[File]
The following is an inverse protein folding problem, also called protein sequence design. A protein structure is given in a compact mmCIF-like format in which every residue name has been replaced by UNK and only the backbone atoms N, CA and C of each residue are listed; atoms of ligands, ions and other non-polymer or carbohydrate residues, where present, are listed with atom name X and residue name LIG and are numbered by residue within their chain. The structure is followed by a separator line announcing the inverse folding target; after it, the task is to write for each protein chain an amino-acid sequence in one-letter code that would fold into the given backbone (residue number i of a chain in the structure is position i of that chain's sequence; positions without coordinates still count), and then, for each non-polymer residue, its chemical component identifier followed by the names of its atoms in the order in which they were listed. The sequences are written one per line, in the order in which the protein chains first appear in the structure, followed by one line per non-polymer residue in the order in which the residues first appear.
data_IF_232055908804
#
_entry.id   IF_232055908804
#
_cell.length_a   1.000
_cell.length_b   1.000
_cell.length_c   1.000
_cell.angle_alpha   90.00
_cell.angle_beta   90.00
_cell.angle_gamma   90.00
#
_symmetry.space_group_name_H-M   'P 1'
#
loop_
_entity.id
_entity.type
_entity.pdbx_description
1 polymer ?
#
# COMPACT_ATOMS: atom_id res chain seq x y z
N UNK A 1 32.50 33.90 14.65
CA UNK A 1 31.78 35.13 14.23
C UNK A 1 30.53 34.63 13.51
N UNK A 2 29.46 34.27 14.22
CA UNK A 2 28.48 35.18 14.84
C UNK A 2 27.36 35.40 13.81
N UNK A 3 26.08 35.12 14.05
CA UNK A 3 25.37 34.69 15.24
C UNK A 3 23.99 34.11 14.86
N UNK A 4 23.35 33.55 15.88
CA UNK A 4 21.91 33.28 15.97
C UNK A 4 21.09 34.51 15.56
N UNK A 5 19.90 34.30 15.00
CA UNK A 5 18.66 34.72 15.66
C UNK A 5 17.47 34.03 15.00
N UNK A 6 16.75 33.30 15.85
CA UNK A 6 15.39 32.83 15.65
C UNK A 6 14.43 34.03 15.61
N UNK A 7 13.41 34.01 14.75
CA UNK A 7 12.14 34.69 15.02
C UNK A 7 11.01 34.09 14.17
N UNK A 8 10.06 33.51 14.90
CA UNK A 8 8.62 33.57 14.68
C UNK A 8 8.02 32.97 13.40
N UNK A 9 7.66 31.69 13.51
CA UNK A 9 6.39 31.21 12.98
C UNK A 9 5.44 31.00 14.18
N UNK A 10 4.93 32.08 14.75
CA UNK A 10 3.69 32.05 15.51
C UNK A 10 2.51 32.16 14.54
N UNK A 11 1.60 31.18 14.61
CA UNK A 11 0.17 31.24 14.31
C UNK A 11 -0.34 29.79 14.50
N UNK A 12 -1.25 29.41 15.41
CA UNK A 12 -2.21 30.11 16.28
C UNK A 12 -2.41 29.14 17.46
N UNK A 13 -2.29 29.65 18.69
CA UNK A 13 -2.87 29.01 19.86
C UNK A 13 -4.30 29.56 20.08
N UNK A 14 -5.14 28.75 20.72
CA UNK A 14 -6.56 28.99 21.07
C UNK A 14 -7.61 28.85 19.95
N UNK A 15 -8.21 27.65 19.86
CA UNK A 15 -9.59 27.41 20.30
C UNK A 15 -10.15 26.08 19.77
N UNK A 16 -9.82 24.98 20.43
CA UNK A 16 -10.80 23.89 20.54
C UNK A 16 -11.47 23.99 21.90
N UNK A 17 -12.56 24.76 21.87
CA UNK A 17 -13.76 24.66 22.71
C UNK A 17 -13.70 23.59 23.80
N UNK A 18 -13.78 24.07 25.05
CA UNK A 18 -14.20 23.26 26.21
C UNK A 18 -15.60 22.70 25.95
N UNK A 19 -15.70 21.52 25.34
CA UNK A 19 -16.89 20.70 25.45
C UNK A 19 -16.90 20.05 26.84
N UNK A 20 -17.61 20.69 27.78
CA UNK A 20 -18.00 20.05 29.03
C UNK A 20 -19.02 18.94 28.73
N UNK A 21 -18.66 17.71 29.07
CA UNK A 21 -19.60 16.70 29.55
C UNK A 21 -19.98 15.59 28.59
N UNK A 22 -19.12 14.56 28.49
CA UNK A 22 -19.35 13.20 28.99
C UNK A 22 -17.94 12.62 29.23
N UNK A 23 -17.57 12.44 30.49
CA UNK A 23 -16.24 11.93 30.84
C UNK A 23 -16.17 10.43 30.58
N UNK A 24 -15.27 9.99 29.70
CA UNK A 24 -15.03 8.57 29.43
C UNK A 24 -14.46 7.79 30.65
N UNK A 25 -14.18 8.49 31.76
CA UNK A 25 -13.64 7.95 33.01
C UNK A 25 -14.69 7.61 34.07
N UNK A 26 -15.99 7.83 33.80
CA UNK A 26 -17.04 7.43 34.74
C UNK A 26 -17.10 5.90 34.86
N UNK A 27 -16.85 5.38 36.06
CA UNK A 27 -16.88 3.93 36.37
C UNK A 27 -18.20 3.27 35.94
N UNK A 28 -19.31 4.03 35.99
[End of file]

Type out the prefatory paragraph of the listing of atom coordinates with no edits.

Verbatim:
The following is an inverse protein folding problem, also called protein sequence design. A protein structure is given in a compact mmCIF-like format in which every residue name has been replaced by UNK and only the backbone atoms N, CA and C of each residue are listed; atoms of ligands, ions and other non-polymer or carbohydrate residues, where present, are listed with atom name X and residue name LIG and are numbered by residue within their chain. The structure is followed by a separator line announcing the inverse folding target; after it, the task is to write for each protein chain an amino-acid sequence in one-letter code that would fold into the given backbone (residue number i of a chain in the structure is position i of that chain's sequence; positions without coordinates still count), and then, for each non-polymer residue, its chemical component identifier followed by the names of its atoms in the order in which they were listed. The sequences are written one per line, in the order in which the protein chains first appear in the structure, followed by one line per non-polymer residue in the order in which the residues first appear.